Jenny has had a rough past, involving prostitution and who knows what other scandals, but now owns a beauty salon that’s afforded her a few comforts in life, material and otherwise. Among them is a dapper mustachioed gentleman acquaintance (or perhaps a pimp?) named Jack, who follows Jenny to the village as an uninvited guest. Jenny’s purpose in visiting Nelly was to meet up with her at a charity ball, and when Jack learns about the festivities planned for that night, he’s more than happy to make the scene and inject a bit more liveliness into the affair than the village elders had in mind.
I particularly enjoyed this scene for the succinct contrast of sensibilities between village and city, older and younger generations – and for the simple fact that for as much as I adore Bergman’s work, it’s really nice to see him rock out for a change! Even though he made films throughout the 50s, 60s and 70s, I can’t recall any soundtrack of his that swings quite this freely:
That’s Jack sitting on the piano brushing the snare drum, Nelly tearing it up on the dance floor in the elegant floral skirt given to her by Miss Jenny, and Jenny herself screaming ‘Jack! Jack!’ as she sees her supposed boyfriend running out the door dragging her obviously drunken daughter by the hand. This can’t possibly end well.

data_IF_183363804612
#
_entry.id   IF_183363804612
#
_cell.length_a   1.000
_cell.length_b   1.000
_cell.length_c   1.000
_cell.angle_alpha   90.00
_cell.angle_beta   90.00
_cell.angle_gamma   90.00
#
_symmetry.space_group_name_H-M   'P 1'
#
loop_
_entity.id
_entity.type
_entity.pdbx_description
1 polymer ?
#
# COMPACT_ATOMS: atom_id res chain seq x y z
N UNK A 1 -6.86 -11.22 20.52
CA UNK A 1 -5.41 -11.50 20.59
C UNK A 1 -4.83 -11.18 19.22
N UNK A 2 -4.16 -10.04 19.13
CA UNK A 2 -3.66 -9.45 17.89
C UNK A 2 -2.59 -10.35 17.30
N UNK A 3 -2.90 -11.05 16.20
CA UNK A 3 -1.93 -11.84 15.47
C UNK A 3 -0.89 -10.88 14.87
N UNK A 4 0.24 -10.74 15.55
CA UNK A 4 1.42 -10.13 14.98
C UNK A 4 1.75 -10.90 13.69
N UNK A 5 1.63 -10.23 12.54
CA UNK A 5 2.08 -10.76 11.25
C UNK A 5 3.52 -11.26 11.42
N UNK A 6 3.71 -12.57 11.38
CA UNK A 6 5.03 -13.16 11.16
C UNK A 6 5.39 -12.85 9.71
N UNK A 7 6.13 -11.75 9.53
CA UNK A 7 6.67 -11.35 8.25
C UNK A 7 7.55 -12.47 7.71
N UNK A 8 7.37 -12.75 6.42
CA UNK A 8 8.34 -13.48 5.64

And rest assured, it doesn’t. In fact, the tension surrounding the question of “will she or won’t she?” involving Nelly’s potential hook-up with her mother’s lover provides an obvious tie-in with a similar question posed by the recent Criterion release Fish Tank.
Crisis clearly lives up to its title as all of the above characters, along with Ulf, an unrequited suitor for Nelly’s affections in his mid-30s, each go through their share of gut-wrenching disappointments, with a suitable-enough tragedy ensuing at the film’s climax and a pastoral, theatrically-contrived reframing of events as a coda. Released just after the chaos of World War II had begun to settle down across Europe, Crisis offers glimpses of the social reshuffling and questioning of traditional values that would quickly accelerate in the postwar era.
We also get hints of Bergman-esque themes that will develop as his powers as a writer and director become more assured: emotional discord between men and women; the dark but invisible and paralyzing clouds of anxiety that spill over into mental illness; even the willingness to show more skin on the screen than typical in 1946 and push the boundaries of how cinema handles matters of human sexuality. Bergman also thankfully spares us a fully predictable plunge into soap opera melodramatics, revealing dimensions of character that save Nelly, Jenny, Ingeborg and Jack from becoming total clichés.
Some of the downsides of the film are the occasional bursts of blaring, obtuse soundtrack music aimed at telegraphing emotions and a general lack of subtlety in how the central conflicts are contrived. On its sheer story-telling merits, this Crisis doesn’t burn hot enough to draw our sustained or repeated attention, but it’s the place to be if you want to see the Bergman train as it’s just pulling out of the station, building a momentum that would dramatically expand the range of what a film could express in decades to come.